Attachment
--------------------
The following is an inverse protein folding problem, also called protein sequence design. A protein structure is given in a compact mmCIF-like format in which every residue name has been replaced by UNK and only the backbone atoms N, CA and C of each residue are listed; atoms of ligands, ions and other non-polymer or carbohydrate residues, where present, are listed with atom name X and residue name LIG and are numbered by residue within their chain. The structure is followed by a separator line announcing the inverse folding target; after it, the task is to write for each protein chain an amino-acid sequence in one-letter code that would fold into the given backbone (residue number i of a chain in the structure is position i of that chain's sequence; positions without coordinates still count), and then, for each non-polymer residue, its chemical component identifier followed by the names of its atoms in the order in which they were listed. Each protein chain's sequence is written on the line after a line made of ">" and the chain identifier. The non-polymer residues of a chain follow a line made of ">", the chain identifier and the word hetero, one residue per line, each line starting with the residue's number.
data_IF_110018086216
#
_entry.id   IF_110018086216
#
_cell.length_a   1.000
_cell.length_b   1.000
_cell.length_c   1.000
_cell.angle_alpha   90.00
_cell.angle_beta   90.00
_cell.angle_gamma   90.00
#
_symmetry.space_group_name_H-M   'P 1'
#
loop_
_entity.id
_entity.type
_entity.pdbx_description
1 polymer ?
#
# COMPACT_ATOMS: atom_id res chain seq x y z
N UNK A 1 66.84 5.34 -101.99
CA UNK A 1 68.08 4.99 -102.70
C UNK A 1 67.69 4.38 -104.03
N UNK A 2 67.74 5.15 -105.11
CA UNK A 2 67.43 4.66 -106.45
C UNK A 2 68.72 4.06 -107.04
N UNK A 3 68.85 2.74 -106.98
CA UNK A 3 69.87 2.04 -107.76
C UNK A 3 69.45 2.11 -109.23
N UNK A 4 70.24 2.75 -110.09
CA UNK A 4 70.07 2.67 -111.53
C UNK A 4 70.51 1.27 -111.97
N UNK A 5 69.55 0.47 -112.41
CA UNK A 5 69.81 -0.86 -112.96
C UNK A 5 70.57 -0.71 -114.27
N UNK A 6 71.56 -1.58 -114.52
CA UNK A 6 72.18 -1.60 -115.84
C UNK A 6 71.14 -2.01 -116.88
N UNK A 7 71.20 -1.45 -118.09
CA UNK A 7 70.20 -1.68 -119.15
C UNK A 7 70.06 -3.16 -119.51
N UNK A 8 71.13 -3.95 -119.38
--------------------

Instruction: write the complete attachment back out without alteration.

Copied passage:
The following is an inverse protein folding problem, also called protein sequence design. A protein structure is given in a compact mmCIF-like format in which every residue name has been replaced by UNK and only the backbone atoms N, CA and C of each residue are listed; atoms of ligands, ions and other non-polymer or carbohydrate residues, where present, are listed with atom name X and residue name LIG and are numbered by residue within their chain. The structure is followed by a separator line announcing the inverse folding target; after it, the task is to write for each protein chain an amino-acid sequence in one-letter code that would fold into the given backbone (residue number i of a chain in the structure is position i of that chain's sequence; positions without coordinates still count), and then, for each non-polymer residue, its chemical component identifier followed by the names of its atoms in the order in which they were listed. Each protein chain's sequence is written on the line after a line made of ">" and the chain identifier. The non-polymer residues of a chain follow a line made of ">", the chain identifier and the word hetero, one residue per line, each line starting with the residue's number.
data_IF_110018086216
#
_entry.id   IF_110018086216
#
_cell.length_a   1.000
_cell.length_b   1.000
_cell.length_c   1.000
_cell.angle_alpha   90.00
_cell.angle_beta   90.00
_cell.angle_gamma   90.00
#
_symmetry.space_group_name_H-M   'P 1'
#
loop_
_entity.id
_entity.type
_entity.pdbx_description
1 polymer ?
#
# COMPACT_ATOMS: atom_id res chain seq x y z
N UNK A 1 66.84 5.34 -101.99
CA UNK A 1 68.08 4.99 -102.70
C UNK A 1 67.69 4.38 -104.03
N UNK A 2 67.74 5.15 -105.11
CA UNK A 2 67.43 4.66 -106.45
C UNK A 2 68.72 4.06 -107.04
N UNK A 3 68.85 2.74 -106.98
CA UNK A 3 69.87 2.04 -107.76
C UNK A 3 69.45 2.11 -109.23
N UNK A 4 70.24 2.75 -110.09
CA UNK A 4 70.07 2.67 -111.53
C UNK A 4 70.51 1.27 -111.97
N UNK A 5 69.55 0.47 -112.41
CA UNK A 5 69.81 -0.86 -112.96
C UNK A 5 70.57 -0.71 -114.27
N UNK A 6 71.56 -1.58 -114.52
CA UNK A 6 72.18 -1.60 -115.84
C UNK A 6 71.14 -2.01 -116.88
N UNK A 7 71.20 -1.45 -118.09
CA UNK A 7 70.20 -1.68 -119.15
C UNK A 7 70.06 -3.16 -119.51
N UNK A 8 71.13 -3.95 -119.38